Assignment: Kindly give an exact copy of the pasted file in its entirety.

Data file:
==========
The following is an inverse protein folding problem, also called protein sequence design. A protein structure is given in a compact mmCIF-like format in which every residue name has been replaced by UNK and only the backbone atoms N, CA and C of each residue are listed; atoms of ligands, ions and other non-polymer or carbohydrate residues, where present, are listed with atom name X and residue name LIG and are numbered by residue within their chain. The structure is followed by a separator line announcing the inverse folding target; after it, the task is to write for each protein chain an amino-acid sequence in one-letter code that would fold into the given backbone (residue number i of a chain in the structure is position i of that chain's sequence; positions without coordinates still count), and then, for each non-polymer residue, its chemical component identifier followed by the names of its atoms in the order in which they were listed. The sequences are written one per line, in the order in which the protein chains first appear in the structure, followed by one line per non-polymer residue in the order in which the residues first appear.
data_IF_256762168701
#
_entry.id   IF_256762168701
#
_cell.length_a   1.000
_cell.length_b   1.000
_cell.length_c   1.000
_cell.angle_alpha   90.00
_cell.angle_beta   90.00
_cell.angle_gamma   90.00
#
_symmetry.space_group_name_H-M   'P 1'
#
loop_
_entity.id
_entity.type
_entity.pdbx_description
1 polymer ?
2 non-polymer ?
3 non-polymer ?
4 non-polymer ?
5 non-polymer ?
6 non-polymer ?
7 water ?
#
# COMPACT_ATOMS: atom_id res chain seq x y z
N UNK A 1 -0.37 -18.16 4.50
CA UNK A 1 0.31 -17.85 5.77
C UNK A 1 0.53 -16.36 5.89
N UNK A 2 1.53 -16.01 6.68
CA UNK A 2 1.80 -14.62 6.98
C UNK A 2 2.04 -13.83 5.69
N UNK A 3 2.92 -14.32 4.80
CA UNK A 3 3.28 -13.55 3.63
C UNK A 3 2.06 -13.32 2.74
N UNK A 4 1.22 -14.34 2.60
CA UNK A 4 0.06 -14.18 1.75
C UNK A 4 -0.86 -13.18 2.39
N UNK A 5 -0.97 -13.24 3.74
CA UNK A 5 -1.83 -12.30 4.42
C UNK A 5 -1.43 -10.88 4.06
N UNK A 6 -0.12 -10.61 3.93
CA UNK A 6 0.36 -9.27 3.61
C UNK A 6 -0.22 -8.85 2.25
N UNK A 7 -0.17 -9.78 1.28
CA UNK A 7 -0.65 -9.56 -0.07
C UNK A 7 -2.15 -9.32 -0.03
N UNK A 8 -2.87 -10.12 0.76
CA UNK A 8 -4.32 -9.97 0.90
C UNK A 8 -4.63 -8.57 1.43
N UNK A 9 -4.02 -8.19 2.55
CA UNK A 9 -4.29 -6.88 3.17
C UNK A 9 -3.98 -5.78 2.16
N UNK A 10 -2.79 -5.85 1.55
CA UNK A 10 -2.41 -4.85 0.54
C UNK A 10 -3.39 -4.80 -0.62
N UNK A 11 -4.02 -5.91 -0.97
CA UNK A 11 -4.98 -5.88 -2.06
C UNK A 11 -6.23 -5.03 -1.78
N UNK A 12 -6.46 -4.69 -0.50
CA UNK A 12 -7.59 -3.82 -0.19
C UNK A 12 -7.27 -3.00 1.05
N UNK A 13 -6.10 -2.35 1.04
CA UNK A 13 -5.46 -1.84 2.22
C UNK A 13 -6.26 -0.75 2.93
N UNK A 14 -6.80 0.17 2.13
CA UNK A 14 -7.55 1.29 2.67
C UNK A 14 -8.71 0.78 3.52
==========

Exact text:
The following is an inverse protein folding problem, also called protein sequence design. A protein structure is given in a compact mmCIF-like format in which every residue name has been replaced by UNK and only the backbone atoms N, CA and C of each residue are listed; atoms of ligands, ions and other non-polymer or carbohydrate residues, where present, are listed with atom name X and residue name LIG and are numbered by residue within their chain. The structure is followed by a separator line announcing the inverse folding target; after it, the task is to write for each protein chain an amino-acid sequence in one-letter code that would fold into the given backbone (residue number i of a chain in the structure is position i of that chain's sequence; positions without coordinates still count), and then, for each non-polymer residue, its chemical component identifier followed by the names of its atoms in the order in which they were listed. The sequences are written one per line, in the order in which the protein chains first appear in the structure, followed by one line per non-polymer residue in the order in which the residues first appear.
data_IF_256762168701
#
_entry.id   IF_256762168701
#
_cell.length_a   1.000
_cell.length_b   1.000
_cell.length_c   1.000
_cell.angle_alpha   90.00
_cell.angle_beta   90.00
_cell.angle_gamma   90.00
#
_symmetry.space_group_name_H-M   'P 1'
#
loop_
_entity.id
_entity.type
_entity.pdbx_description
1 polymer ?
2 non-polymer ?
3 non-polymer ?
4 non-polymer ?
5 non-polymer ?
6 non-polymer ?
7 water ?
#
# COMPACT_ATOMS: atom_id res chain seq x y z
N UNK A 1 -0.37 -18.16 4.50
CA UNK A 1 0.31 -17.85 5.77
C UNK A 1 0.53 -16.36 5.89
N UNK A 2 1.53 -16.01 6.68
CA UNK A 2 1.80 -14.62 6.98
C UNK A 2 2.04 -13.83 5.69
N UNK A 3 2.92 -14.32 4.80
CA UNK A 3 3.28 -13.55 3.63
C UNK A 3 2.06 -13.32 2.74
N UNK A 4 1.22 -14.34 2.60
CA UNK A 4 0.06 -14.18 1.75
C UNK A 4 -0.86 -13.18 2.39
N UNK A 5 -0.97 -13.24 3.74
CA UNK A 5 -1.83 -12.30 4.42
C UNK A 5 -1.43 -10.88 4.06
N UNK A 6 -0.12 -10.61 3.93
CA UNK A 6 0.36 -9.27 3.61
C UNK A 6 -0.22 -8.85 2.25
N UNK A 7 -0.17 -9.78 1.28
CA UNK A 7 -0.65 -9.56 -0.07
C UNK A 7 -2.15 -9.32 -0.03
N UNK A 8 -2.87 -10.12 0.76
CA UNK A 8 -4.32 -9.97 0.90
C UNK A 8 -4.63 -8.57 1.43
N UNK A 9 -4.02 -8.19 2.55
CA UNK A 9 -4.29 -6.88 3.17
C UNK A 9 -3.98 -5.78 2.16
N UNK A 10 -2.79 -5.85 1.55
CA UNK A 10 -2.41 -4.85 0.54
C UNK A 10 -3.39 -4.80 -0.62
N UNK A 11 -4.02 -5.91 -0.97
CA UNK A 11 -4.98 -5.88 -2.06
C UNK A 11 -6.23 -5.03 -1.78
N UNK A 12 -6.46 -4.69 -0.50
CA UNK A 12 -7.59 -3.82 -0.19
C UNK A 12 -7.27 -3.00 1.05
N UNK A 13 -6.10 -2.35 1.04
CA UNK A 13 -5.46 -1.84 2.22
C UNK A 13 -6.26 -0.75 2.93
N UNK A 14 -6.80 0.17 2.13
CA UNK A 14 -7.55 1.29 2.67
C UNK A 14 -8.71 0.78 3.52